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    When one receives a gift, his basis is that of the giver. So I agree that it is likely there would be no income tax on the sale. (I say likely as there are lots of things which could change that. I'm just working with the facts given.)

    The lifetime gift exclusion is a million *total* not per recipient. No gift tax reporting for $13,000 per recipient per year, but the exclusion is for the total gifted without reference to the unreported amounts.
  5. #5
    russmz73 is offline Junior Member
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    OK, thanks, I think I'm getting it now.

    The father pays no gift tax up to $1,000,000 lifetime, but the 13K per year per giftee isn't considered part of that amount, right? It's just an extra amount he can give away.

    And the cost basis is the father's, whether it's gifted to the kids to sell or he sells it himself.

    If inheriting the property later, the children would be getting a cost basis stepped up to current market value, correct? Or would they also acquire the father's cost basis? I'm thinking there must be some advantage to inheriting over receiving it as a gift.
  6. #6
    FlyingRon is offline Senior Member
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    Yes, one million lifetime per DONOR. $13,000 per year per donor per recipient.
    And you still get to deduct the $13,000 from the stuff that gets applied to the million.

    Yes, when a person who owns property dies, it steps up to the value at the time of his death.

    When a property is given away whatever basis the donor has is what becomes the basis of the recipient.

    When a property is sold (legitimately), then the purchaser basis becomes the sale price.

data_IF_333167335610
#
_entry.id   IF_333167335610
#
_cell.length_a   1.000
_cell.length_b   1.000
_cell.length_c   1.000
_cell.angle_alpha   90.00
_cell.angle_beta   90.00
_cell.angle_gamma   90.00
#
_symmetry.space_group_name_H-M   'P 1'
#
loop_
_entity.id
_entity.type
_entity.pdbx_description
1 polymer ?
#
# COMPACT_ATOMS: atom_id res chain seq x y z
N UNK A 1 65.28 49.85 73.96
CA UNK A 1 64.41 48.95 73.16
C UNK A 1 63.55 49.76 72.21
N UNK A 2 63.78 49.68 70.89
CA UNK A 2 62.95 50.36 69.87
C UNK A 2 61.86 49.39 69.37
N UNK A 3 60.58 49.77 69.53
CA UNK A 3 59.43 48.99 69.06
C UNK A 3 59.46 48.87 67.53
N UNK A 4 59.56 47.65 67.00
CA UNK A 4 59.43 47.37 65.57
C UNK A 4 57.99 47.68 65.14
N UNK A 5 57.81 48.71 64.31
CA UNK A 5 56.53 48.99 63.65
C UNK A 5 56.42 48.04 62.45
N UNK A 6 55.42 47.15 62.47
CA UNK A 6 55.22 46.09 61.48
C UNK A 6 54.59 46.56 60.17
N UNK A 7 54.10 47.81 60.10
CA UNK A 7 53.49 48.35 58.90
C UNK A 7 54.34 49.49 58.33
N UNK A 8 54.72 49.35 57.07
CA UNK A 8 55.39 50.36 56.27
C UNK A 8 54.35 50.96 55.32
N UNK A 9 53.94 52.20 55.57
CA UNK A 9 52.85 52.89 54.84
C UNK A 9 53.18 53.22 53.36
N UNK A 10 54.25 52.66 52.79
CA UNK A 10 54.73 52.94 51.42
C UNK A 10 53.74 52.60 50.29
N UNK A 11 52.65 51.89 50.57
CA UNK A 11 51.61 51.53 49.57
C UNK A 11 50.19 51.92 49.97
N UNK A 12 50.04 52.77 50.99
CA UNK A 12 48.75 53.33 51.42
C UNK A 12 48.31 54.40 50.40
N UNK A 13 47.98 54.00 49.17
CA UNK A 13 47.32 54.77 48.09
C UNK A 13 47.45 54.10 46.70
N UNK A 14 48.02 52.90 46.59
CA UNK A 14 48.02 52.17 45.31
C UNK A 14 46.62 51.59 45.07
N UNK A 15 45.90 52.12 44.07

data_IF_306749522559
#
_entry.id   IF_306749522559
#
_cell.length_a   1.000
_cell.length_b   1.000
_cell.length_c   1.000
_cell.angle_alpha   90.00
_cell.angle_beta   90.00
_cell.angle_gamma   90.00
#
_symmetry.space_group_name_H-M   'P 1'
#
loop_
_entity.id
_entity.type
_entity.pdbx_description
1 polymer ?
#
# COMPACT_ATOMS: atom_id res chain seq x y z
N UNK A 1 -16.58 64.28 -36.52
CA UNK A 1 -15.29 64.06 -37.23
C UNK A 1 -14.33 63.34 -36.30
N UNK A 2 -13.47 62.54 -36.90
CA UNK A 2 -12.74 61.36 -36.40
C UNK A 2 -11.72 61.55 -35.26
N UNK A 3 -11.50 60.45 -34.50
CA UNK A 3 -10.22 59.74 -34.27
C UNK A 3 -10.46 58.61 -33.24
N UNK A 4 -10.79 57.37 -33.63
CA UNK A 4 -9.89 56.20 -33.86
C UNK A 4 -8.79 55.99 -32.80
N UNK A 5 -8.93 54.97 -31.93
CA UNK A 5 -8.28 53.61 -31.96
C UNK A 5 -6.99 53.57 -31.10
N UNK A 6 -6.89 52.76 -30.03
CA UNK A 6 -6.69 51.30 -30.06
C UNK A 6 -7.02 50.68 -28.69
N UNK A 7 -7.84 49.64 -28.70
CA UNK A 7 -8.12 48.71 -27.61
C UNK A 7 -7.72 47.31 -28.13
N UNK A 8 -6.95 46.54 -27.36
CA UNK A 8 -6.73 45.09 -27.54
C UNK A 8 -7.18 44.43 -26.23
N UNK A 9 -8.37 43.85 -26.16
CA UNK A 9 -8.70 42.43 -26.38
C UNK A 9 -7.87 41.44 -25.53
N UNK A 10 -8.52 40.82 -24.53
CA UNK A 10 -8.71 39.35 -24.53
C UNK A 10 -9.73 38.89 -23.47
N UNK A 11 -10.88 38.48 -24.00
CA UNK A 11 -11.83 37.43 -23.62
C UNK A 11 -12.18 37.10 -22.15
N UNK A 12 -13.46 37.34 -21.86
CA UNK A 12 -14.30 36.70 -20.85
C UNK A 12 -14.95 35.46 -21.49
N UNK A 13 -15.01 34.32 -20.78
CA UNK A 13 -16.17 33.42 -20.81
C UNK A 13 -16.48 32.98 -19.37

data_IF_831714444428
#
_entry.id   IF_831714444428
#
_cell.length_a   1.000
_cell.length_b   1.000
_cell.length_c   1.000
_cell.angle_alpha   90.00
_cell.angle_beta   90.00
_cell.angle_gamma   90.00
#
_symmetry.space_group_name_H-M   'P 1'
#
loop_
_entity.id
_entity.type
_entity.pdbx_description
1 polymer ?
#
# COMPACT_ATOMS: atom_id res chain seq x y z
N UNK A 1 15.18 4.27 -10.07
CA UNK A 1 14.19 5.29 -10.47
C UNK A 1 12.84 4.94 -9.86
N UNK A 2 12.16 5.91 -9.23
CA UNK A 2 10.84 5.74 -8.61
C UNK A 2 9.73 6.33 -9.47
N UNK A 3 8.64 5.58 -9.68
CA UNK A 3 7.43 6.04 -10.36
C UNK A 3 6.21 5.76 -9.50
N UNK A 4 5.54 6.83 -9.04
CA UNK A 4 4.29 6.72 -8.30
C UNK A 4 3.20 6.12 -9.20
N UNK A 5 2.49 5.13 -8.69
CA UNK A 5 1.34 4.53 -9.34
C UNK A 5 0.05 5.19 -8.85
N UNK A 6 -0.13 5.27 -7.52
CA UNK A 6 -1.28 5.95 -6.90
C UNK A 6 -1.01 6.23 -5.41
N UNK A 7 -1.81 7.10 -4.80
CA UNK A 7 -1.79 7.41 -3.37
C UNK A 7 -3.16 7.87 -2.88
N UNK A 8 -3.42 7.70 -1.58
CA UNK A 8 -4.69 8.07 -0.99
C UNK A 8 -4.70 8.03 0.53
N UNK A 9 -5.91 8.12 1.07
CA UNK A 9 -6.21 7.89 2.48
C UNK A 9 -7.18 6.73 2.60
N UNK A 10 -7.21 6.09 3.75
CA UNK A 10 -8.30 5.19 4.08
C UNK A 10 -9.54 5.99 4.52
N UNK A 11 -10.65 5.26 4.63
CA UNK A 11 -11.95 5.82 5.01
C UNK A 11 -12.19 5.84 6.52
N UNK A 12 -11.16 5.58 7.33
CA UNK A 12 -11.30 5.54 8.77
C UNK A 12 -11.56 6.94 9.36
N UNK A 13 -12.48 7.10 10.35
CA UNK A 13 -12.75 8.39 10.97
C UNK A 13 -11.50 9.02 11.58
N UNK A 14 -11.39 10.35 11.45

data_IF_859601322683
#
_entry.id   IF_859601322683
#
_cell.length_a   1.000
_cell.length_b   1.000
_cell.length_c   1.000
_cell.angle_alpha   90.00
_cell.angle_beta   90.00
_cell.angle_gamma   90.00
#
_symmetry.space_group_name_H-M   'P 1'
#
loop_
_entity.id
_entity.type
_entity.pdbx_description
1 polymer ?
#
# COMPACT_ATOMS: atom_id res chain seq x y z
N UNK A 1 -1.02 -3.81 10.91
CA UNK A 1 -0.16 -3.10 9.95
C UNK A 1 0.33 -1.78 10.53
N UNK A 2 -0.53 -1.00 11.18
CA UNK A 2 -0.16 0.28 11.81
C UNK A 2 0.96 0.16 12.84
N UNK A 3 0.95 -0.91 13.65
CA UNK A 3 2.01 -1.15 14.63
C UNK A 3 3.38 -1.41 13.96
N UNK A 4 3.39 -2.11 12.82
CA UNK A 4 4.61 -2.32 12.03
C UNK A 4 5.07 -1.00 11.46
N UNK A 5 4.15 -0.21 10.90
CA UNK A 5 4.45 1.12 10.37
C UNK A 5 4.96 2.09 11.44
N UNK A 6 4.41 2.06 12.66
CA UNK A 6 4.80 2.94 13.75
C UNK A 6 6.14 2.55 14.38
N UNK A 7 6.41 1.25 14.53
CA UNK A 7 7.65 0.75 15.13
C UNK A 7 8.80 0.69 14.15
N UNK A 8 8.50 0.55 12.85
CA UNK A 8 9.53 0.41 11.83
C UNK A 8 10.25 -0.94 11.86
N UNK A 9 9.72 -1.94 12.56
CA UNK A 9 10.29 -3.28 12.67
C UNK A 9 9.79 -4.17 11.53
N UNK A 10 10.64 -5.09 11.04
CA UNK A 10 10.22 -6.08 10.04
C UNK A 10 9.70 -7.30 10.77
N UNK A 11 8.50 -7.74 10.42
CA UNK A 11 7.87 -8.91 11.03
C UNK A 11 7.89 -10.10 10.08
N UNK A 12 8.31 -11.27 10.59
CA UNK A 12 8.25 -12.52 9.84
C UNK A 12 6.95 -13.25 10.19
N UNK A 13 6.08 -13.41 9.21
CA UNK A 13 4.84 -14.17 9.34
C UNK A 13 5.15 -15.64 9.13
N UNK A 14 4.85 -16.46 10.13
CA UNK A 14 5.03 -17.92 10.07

Yep, death is a great tax dodge.
    The other one is if the owner actually lives in the house as their primary residence but you said the house was vacant (and presumably was not dad's residence in the previous five years).
  7. #7
    tranquility is offline Senior Member
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    Actually, the step-up in basis rules changed this year. For a father to child inheritance, the estate can step up $1.3 million in value. Most think it is the executor's choice if there are more than that in assets.
  8. #8
    anteater is offline Senior Member
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    Just to toss in a "but"....

    Father inherited property upon death of his mother 4 years ago. Property values have dropped in the interim. His cost basis is the value of the property upon inheritance, so probably greater than the current value, correct??
    In keeping with the "You can gift a gain, but you can't gift a loss" maxim, if father gifts and the kids sell, the cost basis is probably going to be the fair market value when the gift is made.

    Right?
  9. #9
    tranquility is offline Senior Member
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    Yes, the basis of a gift is the donor's basis or the FMV at the time of the gift--whichever is lower.